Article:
My hands approach the keyboard with a caution unfamiliar to them. I often write about personal things involving only me. To write about something that involves the lives of others adds a layer of responsibility that I’ve not had before. I find myself reticent. Careful. But writing is how I express myself. It is how I make sense of the world, and sometimes the horrible things that happen.
Village is a theme that has occupied my thoughts over the past few years. Prior to children, I flitted between countries, crowds, and jobs staying long enough to become disinterested. But things changed when I gave birth. While I still enjoy a good adventure, I put a higher value on friendship. Relationships. Other women. Mothers.
My village is like most: We look after one another. We celebrate birthdays, milestones, and anniversaries together. Kids of similar ages develop friendships. Motherhood is the essence that unites us. We laugh about our kids’ fussy eating habits. We cry together when they don’t fit in. We are a network of unique shared experiences. Someone knows someone who’s going through something similar. You are never alone. Even if you feel it. That’s the beauty of a village.
And so when death strikes, the pain is shared. It burrows into the hearts of all those who call that village home. Especially when it’s a child. We are left trying to make sense of misery. We cling to one another as we are forced to accept the harshest of truths: we cannot always protect our children, and not everything is in our control.
I was at a friend’s house for a playdate. Our youngest ones were playing separately, but together in the same room. Our eldest children were putting on a concert. My friend’s daughter had a red guitar with rockstar sunglasses that had an attached microphone, and she was pumping up the crowd (me) for a once-in-a-lifetime performance. My daughter was handling stage props.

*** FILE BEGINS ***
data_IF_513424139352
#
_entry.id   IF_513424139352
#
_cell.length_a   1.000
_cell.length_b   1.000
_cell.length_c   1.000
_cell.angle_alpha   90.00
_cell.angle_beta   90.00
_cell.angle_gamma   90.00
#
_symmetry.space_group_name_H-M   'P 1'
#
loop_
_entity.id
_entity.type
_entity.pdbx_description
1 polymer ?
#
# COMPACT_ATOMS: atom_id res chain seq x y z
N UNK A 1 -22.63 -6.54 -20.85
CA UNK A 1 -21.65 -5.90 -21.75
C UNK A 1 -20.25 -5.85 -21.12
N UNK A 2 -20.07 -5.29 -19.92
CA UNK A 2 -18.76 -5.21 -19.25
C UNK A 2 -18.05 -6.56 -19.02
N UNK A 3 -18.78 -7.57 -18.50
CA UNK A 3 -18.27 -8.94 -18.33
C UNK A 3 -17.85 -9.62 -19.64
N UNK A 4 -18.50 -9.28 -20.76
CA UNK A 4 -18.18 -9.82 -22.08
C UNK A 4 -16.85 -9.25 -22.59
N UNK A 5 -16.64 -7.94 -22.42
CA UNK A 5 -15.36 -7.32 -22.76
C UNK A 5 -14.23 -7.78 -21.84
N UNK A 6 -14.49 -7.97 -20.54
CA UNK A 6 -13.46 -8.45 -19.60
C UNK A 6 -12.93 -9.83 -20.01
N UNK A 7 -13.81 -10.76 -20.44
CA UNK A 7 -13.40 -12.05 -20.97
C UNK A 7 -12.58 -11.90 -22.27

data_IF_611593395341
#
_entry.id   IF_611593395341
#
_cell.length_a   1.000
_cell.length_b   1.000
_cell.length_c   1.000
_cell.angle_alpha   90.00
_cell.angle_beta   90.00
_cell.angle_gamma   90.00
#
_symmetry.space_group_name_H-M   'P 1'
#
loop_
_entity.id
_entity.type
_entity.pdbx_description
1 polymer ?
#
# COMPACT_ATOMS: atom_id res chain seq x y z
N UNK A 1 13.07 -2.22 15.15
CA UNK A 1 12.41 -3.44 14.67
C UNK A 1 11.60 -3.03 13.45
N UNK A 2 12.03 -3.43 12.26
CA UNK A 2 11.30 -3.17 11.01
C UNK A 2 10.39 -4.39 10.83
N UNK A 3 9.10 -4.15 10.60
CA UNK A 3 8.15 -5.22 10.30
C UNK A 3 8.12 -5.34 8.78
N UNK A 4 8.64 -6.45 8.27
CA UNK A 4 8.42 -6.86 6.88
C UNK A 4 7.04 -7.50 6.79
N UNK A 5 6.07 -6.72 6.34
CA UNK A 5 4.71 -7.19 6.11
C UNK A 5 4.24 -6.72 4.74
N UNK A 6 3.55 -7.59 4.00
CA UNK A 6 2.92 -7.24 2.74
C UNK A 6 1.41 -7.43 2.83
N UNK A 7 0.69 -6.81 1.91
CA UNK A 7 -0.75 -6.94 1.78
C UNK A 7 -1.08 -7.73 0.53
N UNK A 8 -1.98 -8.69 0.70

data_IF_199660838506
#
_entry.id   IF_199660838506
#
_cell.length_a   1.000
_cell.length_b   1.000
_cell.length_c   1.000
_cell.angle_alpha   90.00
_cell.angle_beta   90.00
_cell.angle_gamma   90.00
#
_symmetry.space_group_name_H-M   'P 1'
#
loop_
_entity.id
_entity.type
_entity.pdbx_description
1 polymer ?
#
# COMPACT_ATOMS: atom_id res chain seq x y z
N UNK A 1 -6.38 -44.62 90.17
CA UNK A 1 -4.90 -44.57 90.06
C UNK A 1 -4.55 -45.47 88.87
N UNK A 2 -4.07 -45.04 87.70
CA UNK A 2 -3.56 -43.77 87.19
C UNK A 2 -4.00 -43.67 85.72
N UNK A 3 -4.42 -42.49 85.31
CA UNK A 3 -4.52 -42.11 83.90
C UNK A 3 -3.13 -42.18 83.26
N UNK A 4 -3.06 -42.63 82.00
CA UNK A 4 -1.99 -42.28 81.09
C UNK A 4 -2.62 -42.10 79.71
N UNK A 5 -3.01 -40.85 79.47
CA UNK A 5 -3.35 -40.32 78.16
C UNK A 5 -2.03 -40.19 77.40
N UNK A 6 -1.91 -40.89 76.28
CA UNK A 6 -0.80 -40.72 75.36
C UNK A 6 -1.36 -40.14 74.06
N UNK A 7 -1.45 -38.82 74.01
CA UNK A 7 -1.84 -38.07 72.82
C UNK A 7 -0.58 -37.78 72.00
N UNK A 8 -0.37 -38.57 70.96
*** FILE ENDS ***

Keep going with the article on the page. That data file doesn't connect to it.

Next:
Then my phone rang.
Watching a child slip away is excruciating for the mind to process. It tears at the primal part of you, a place where logic cannot abide. And it must be cataclysmic when that child is yours.
Thank god for our villages. It is the strength and support of those around us that get us through these times. I never felt more connected to humanity than at the moment I watched a woman perform CPR for over ten minutes. Or how a neighbor shored up her resolve and assigned us useful tasks while we waited for the ambulance.
I never felt more grief than when I looked at the mom. It is not her son’s body that I remember as if staring at a photograph. Instead it is her eyes that refuse to release me. They went from pleading to emptiness, and then back again. In that moment I wanted to say something that would return the smile to her face that I saw not thirty minutes prior.
I never felt more inadequate.
Another mom organized a memorial the following day. We held hands. There was a box of tissues. The mom who found him made his favorite bowl of porridge.
My village has been irreparably changed. The memorial provided the first step to recovery for some of us, but for a select few the memorial marked the beginning of a dark road. We know it will not be easy. We can never forget.
The following day the sky was cloudless. There was even a breeze. I wondered on the unfairness of it all. It felt unseemly that the heavens were not raging.
I thought of her. If she had noticed the sky.
Words still fail me.
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